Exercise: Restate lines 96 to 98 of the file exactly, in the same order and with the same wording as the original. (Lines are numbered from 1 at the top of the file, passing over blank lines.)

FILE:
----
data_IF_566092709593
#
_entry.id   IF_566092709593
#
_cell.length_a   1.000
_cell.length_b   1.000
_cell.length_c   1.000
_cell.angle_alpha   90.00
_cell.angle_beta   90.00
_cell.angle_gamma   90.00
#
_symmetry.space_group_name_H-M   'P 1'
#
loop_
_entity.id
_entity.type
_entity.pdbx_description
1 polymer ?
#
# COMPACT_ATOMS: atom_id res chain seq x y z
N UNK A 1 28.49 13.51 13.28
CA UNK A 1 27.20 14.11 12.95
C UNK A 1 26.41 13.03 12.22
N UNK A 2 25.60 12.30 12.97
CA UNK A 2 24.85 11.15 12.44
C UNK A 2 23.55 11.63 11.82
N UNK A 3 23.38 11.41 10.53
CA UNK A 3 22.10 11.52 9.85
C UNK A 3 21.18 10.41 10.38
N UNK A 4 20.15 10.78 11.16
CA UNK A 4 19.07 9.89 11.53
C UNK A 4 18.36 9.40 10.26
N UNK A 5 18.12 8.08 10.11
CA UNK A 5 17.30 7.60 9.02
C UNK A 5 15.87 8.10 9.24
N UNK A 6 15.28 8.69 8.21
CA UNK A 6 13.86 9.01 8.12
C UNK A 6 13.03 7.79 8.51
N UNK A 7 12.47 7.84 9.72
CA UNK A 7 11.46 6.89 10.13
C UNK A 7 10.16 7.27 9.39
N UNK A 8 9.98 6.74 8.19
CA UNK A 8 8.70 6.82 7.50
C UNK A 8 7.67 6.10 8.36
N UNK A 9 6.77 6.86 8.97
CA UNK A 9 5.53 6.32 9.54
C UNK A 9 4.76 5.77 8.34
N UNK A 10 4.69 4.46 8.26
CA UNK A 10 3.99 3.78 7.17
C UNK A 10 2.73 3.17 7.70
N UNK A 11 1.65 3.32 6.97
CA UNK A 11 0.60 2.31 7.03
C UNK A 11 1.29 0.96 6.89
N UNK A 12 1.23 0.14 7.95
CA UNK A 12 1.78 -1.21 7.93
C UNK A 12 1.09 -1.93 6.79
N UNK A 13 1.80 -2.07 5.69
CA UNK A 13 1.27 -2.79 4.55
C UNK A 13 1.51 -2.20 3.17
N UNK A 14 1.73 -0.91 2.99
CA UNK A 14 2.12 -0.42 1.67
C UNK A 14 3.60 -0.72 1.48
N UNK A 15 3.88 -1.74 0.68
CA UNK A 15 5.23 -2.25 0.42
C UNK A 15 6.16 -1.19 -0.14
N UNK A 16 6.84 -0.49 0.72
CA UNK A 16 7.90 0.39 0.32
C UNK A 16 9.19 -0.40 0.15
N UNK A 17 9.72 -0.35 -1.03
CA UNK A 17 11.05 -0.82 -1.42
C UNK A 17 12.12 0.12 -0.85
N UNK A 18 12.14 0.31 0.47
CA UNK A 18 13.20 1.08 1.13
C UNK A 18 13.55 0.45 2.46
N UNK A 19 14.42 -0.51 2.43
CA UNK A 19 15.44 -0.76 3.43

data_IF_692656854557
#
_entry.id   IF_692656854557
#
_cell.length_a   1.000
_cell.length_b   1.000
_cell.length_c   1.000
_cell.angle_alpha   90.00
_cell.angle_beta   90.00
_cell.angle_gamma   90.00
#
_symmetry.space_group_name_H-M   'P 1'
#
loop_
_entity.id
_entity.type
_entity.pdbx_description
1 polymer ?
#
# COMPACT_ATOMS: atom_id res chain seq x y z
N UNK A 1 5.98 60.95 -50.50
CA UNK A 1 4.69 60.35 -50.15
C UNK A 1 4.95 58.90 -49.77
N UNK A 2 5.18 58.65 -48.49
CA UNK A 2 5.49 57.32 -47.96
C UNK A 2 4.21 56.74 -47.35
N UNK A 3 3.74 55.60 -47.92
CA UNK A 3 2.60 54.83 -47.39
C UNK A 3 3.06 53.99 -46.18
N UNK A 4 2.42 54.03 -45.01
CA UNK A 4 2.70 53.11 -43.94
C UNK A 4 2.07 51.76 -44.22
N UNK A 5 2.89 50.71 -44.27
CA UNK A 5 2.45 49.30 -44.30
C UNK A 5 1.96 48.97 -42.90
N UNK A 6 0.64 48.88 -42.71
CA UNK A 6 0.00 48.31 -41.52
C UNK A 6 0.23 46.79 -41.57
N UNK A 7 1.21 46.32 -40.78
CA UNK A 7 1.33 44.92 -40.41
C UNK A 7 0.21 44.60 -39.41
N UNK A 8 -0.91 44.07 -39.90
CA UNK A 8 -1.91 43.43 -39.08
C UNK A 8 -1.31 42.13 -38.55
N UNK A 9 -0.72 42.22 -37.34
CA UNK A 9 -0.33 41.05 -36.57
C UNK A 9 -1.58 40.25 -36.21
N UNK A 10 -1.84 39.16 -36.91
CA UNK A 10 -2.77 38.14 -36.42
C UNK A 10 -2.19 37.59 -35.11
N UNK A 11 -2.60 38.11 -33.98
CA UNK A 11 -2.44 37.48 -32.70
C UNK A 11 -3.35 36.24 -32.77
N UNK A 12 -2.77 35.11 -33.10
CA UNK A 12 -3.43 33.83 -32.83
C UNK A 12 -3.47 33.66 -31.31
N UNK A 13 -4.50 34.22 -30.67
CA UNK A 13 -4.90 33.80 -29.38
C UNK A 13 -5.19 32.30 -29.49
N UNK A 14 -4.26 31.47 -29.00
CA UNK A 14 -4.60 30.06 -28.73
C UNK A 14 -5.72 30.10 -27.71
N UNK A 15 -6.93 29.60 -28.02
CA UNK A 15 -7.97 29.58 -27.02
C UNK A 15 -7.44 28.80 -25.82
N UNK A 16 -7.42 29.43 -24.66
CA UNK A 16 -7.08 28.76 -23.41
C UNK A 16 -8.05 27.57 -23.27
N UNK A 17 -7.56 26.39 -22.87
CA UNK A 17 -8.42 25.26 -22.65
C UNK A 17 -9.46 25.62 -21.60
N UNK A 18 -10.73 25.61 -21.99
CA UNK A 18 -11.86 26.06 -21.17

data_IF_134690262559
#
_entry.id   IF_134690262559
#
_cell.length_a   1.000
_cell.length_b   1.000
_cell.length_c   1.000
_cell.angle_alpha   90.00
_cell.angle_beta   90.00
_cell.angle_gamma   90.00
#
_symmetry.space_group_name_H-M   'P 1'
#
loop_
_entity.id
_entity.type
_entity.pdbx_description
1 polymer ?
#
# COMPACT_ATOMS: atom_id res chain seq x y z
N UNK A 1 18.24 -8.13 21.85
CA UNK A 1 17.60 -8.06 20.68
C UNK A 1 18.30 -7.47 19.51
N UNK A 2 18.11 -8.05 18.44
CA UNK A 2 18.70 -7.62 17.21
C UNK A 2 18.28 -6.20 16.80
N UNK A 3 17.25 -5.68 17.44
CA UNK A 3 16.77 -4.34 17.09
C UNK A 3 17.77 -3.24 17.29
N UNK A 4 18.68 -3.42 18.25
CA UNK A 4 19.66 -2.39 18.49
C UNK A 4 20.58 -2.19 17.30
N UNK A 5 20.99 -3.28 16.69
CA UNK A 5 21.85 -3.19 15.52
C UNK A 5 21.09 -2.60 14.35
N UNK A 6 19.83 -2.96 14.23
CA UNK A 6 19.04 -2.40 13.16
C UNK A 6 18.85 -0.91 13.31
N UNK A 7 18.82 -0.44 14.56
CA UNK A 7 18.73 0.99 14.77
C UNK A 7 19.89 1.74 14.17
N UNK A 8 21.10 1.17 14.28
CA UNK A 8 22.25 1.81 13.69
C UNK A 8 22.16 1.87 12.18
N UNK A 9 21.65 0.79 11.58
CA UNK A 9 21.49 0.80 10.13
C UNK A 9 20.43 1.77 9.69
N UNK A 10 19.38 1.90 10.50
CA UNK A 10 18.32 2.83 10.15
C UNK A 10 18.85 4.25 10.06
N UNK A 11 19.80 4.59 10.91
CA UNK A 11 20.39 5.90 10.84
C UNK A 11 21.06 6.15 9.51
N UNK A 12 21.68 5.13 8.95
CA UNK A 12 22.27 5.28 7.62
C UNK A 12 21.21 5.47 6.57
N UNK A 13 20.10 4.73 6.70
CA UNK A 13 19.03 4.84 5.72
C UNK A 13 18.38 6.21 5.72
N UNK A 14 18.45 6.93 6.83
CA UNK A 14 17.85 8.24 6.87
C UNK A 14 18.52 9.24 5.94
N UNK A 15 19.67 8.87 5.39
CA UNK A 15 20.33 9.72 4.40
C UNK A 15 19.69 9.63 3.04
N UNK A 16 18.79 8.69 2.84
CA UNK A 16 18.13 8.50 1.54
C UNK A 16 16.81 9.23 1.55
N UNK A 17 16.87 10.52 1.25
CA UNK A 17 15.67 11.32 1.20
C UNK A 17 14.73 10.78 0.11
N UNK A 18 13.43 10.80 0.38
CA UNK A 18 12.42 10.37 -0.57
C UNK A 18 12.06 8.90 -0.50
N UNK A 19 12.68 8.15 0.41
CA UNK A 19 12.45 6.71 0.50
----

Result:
# COMPACT_ATOMS: atom_id res chain seq x y z
N UNK A 1 5.98 60.95 -50.50
CA UNK A 1 4.69 60.35 -50.15